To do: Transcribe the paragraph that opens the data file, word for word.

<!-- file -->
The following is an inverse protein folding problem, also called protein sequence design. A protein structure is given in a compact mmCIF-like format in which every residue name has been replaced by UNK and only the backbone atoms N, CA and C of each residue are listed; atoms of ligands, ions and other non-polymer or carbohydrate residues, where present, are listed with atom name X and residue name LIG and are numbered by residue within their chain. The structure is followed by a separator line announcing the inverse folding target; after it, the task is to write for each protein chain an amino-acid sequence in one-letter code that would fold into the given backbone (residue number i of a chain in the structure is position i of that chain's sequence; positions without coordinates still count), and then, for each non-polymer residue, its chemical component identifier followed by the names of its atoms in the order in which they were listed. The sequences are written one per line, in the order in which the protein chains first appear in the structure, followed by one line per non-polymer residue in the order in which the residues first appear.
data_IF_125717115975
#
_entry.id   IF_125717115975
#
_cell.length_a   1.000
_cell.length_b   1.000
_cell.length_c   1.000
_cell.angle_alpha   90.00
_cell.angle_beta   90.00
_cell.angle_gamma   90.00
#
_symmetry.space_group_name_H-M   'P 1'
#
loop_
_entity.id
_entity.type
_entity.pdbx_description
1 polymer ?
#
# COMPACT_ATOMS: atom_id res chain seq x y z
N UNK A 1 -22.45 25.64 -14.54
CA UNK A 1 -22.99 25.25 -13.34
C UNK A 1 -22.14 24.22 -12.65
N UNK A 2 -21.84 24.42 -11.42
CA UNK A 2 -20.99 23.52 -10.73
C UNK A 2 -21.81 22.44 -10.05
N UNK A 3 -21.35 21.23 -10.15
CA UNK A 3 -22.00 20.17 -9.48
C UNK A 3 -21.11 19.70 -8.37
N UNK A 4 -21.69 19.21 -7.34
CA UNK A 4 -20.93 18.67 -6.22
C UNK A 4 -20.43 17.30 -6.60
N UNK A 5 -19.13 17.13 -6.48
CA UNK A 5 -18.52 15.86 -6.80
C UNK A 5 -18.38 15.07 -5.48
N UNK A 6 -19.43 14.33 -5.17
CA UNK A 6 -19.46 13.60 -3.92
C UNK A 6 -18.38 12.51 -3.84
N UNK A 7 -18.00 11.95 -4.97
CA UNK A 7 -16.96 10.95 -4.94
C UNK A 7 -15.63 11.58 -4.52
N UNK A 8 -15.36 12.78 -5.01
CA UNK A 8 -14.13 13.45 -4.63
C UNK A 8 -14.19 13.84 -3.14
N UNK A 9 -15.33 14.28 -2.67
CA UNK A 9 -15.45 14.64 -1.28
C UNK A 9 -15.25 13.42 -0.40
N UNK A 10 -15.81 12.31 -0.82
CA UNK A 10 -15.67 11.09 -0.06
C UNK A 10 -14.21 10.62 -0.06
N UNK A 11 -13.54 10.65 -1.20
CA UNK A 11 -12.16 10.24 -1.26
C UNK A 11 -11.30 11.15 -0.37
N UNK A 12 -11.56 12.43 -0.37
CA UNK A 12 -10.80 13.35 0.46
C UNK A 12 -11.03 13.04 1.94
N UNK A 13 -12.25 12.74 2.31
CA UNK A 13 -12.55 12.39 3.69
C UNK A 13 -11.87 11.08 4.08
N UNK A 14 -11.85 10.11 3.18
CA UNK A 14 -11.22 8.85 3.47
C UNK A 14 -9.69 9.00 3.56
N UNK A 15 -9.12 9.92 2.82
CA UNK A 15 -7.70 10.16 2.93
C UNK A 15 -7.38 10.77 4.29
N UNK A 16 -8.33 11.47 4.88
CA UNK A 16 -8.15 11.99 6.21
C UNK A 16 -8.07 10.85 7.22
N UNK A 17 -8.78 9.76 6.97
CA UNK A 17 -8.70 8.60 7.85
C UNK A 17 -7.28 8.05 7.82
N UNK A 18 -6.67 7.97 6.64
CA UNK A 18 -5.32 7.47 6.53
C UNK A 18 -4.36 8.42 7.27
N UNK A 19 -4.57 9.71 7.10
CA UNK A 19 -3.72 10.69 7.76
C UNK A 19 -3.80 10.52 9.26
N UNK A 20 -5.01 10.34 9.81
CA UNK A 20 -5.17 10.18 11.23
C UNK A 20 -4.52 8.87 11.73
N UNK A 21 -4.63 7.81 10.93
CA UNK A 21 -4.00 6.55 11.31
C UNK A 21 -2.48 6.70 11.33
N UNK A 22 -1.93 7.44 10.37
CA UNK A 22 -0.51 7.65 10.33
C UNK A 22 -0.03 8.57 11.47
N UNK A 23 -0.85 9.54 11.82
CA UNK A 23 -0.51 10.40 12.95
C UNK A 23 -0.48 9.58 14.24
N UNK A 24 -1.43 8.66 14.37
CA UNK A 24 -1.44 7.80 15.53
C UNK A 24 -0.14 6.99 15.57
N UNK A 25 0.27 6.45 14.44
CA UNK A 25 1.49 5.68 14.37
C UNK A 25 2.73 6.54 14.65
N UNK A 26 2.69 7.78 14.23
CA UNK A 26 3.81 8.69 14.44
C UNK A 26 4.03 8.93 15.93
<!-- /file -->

The following is an inverse protein folding problem, also called protein sequence design. A protein structure is given in a compact mmCIF-like format in which every residue name has been replaced by UNK and only the backbone atoms N, CA and C of each residue are listed; atoms of ligands, ions and other non-polymer or carbohydrate residues, where present, are listed with atom name X and residue name LIG and are numbered by residue within their chain. The structure is followed by a separator line announcing the inverse folding target; after it, the task is to write for each protein chain an amino-acid sequence in one-letter code that would fold into the given backbone (residue number i of a chain in the structure is position i of that chain's sequence; positions without coordinates still count), and then, for each non-polymer residue, its chemical component identifier followed by the names of its atoms in the order in which they were listed. The sequences are written one per line, in the order in which the protein chains first appear in the structure, followed by one line per non-polymer residue in the order in which the residues first appear.